4 things spammers do legitimate marketers don't


I’ve never met a spammer that claims to be a spammer. Most that I’ve met claim to be legitimate marketers (or high volume email deployers). But there are things spammers do that I never expect to see a legitimate marketer doing.
I’ve written about these things throughout the blog (tag: TWSD), but it’s probably time to actually pull them together into a single post.

Use Hashbusters.

Wikipedia defines a hash as “any function that can be used to map digital data of arbitrary size to digital data of fixed size.” Email filters use hashes as a way of comparing content. Hashbusters are random words and text added to break filters.

Spammers use hash busters to minimize the effectiveness of these techniques by inserting random words or sentences at the end of the email. This text makes differentiates one spam from another, complicating the process of fingerprinting an spam message: it is more difficult for automated analysis to spot a spam message when the messages are no longer identical. The hash buster is sometimes visible to the recipient, while in an HTML email, it can be tagged as white text on a white background so it is essentially invisible to the user. Sophos Security Blog.

Examples of hash busters.
Hashbusters come in all shapes and flavors. Sometimes they’re white-on-white (or light grey on white) text that’s hard for people to see or read but is machine readable. Sometimes it’s hidden in HTML comments. Other times fake HTML tags are used as part of hashbusters, often to break up words. Sometimes they’ll even use HTML to shrink text down to an unreadable size and make it look like a horizontal rule.

Use Many Domains for One Campaign

Related to rotating domains and pulling them out of DNS when a spam run is over is the practice of using many domains for a single campaign. For instance, I received three copies of a spam in one day, each with similar content, but all pointing to different domains. The emails all had the same CAN SPAM address but used the domains householders.biz, prossjelloroda.us, and roffaspcalz.us.

Use Privacy Protection Services to Hide Domain Ownership.

There is no legitimate reason to use privacy protection on a domain used in commercial email. Every commercial email is expected to have a physical address in it, hiding the whois information behind privacy protection is meaningless. What hiding behind privacy protection does do is complicate investigation and hinder people’s ability to see just how many domains a particular company owns.

Rotate Domains or IPs.

Spammers have all sorts of techniques to rotate through IPs and domains. There was a period of time where spammers were using domain tasting to spam free domains. Domain tasting is now legal, but spammers register dozens or thousands of domains and hold on to them. They’ll publish a domain in DNS for 24 – 48 hours, enough for a spam run and to collect some responses, and then they’ll pull the DNS for the domain.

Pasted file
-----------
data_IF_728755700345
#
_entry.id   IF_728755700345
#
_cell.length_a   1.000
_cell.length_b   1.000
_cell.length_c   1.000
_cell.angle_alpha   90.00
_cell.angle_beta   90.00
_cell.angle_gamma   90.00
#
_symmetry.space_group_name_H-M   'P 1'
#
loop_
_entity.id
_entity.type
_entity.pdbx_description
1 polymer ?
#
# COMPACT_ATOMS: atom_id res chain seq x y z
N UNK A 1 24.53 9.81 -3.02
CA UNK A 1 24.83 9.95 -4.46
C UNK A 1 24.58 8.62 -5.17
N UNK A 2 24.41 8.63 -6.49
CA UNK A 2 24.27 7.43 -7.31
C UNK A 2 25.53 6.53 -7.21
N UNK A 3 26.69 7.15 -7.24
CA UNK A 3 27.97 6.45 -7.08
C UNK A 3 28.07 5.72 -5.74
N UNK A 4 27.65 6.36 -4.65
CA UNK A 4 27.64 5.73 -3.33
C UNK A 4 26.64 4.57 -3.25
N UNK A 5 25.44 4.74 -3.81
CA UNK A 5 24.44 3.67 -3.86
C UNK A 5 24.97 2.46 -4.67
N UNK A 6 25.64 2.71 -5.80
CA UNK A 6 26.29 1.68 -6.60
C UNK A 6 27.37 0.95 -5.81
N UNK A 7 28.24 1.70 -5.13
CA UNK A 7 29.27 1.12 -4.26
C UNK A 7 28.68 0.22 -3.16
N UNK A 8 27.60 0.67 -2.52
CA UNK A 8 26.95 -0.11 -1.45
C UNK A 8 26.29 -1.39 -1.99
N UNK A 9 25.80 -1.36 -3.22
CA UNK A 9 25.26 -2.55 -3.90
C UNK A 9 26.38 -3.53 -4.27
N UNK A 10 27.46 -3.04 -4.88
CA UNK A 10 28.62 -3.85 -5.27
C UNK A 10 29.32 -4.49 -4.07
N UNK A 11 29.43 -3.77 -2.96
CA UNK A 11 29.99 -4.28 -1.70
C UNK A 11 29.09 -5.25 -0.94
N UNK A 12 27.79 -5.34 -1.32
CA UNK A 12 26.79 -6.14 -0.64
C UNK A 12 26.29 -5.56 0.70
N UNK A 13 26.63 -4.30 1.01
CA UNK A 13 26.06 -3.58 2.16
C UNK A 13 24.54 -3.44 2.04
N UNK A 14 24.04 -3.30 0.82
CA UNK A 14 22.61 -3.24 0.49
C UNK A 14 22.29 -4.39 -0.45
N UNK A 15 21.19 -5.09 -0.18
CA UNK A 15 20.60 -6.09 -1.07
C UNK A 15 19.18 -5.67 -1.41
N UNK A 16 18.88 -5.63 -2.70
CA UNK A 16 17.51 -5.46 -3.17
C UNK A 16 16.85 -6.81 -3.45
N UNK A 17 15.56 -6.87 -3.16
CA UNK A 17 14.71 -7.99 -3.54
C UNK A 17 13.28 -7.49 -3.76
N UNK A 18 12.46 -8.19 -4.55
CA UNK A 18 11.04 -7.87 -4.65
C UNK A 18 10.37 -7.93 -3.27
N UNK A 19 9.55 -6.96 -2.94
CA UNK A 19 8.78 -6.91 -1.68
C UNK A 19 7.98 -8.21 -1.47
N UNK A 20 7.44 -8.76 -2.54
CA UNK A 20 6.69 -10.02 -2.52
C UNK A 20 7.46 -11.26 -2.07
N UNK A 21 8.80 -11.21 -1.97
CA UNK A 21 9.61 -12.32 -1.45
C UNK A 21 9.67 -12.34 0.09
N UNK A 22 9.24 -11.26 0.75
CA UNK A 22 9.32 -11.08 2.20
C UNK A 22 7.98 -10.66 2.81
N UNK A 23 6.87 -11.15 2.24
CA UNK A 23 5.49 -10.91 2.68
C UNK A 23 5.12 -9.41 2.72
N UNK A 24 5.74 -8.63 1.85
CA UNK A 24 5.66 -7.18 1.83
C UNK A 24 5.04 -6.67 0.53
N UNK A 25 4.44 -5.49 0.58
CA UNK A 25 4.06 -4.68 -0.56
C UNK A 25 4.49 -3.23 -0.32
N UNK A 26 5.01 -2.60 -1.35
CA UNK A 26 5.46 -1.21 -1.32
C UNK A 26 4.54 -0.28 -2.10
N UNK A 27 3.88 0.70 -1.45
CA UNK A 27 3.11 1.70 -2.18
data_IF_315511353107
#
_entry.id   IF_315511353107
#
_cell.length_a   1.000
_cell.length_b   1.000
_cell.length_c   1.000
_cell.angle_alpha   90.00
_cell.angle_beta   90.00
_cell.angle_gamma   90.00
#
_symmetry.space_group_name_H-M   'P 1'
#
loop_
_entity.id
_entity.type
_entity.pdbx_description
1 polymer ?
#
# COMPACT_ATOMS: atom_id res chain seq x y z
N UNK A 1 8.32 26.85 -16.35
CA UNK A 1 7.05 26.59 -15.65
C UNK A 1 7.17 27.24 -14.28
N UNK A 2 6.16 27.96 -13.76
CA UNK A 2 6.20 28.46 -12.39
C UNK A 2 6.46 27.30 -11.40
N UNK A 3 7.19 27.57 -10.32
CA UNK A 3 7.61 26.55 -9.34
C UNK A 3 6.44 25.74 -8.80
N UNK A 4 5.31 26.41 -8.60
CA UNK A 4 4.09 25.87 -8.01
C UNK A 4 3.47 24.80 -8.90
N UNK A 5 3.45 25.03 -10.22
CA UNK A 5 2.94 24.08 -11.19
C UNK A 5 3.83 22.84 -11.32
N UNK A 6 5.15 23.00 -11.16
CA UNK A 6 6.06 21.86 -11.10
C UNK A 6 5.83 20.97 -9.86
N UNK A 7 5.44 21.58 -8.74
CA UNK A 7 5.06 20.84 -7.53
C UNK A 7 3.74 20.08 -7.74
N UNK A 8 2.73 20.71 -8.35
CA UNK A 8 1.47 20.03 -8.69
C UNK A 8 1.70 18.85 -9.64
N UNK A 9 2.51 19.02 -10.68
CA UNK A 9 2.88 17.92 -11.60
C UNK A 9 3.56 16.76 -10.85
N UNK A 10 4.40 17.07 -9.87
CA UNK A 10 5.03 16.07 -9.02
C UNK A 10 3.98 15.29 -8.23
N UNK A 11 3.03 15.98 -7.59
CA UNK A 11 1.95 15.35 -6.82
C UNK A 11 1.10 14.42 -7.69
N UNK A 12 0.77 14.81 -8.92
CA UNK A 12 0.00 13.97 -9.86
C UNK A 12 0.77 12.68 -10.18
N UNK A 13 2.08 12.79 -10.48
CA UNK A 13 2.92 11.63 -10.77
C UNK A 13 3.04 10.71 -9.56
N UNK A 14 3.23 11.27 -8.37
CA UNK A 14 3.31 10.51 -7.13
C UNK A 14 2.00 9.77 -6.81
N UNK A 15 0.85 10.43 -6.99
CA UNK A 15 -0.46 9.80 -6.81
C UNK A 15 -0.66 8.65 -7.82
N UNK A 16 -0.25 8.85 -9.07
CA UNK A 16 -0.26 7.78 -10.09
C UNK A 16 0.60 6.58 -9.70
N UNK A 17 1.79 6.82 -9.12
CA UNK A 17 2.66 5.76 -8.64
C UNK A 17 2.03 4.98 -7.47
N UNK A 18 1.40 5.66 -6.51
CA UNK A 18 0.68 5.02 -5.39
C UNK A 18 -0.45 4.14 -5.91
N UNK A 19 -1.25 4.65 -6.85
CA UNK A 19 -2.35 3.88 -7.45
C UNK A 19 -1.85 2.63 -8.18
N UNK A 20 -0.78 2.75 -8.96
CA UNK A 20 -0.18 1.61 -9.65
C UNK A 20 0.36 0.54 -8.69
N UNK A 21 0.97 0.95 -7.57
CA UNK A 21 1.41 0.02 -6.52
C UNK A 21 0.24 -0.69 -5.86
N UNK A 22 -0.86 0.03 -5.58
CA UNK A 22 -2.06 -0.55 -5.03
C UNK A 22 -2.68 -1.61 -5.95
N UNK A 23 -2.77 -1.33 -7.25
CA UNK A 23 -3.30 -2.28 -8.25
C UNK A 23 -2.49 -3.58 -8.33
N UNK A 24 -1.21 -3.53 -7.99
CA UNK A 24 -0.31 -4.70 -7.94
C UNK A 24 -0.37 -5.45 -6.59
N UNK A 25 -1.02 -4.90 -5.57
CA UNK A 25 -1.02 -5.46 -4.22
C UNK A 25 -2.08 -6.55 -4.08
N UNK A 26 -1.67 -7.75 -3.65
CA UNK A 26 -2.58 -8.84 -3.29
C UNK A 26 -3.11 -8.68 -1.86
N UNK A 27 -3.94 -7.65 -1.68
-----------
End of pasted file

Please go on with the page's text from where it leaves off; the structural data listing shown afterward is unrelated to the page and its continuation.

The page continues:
Spammers will also use hundreds of little IP blocks scattered around the web to snowshoe.

Hide CAN SPAM Addresses from Filters.

CAN SPAM requires a postal address to be included in all commercial electronic emails. Spammers who comply with CAN SPAM are at a disadvantage as they have a choice to break the law or get filtered. Some of them have used creative punctuation to break up their CAN SPAM required address to avoid filters. Others decide to use images for CAN SPAM required information. Legitimate companies don’t need to use either technique to hide their CAN SPAM data from filters.
All of these things are things spammers do. Some of these things are things legitimate mailers do (like use domain privacy services). But there are a few things no legitimate mailer will ever do.

  • Hashbusters. Using hash busters is a deliberate act to confuse filters. Companies that do this are not sending legitimate mail. Legitimate mailers do not do this.
  • Using many domains in a single campaign. There is no benefit to using multiple domains in a single campaign. It’s bad marketing and it’s bad mailing. Legitimate mailers don’t do this.
  • Pulling domains out of DNS. This one is actually a CAN SPAM violation, as unsubscribes must be collected for 30 days after a mailing. Legitimate mailers don’t do this.
  • Hide CAN SPAM addresses behind images or with strange punctuation. Legitimate mailers don’t do this.

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  • Legitimate mailers do use Hashbusters but they call it personalization. The ever growing Filter-Bubble forces hash busting like changes on every mail a legitimate brand sends out and we regularly see blockings because of this.

  • Tobias, I’m pretty sure that personalization isn’t what Laura means by hash-busting. These changes are minor to the overall document (message body) and don’t disrupt fuzzy hashers much.
    A thousand random words added into a HTML comment block however, just screams “Hey, I’m trying to provide more content in this block of BS than the actual marketing copy so as to specifically throw off any fuzzy hashers” … That in itself just screams “Hey, this message is spam,” and I don’t think than many researchers that see this sort of activity really bother with attempting to identify consent or purpose of the message… It’s spam, only spammers do this sort of garbage.

  • A variation of what Laura said is illegal, using remote images for CAN-SPAM addresses. See ZooBuh, Inc. v. Better Broadcasting, LLC 2013 U.S. Dist.
    LEXIS 77033 *22 n. 29 (D. Utah May 31, 2013.)
    Also, using hash busters, rotating IP addresses, rotating domain names to bypass spam filers could be considered violations of California Penal Code Section 502. I would say the Computer Fraud and Abuse Act too, but that requires a minimum of $5,000 per year in damages.

By laura

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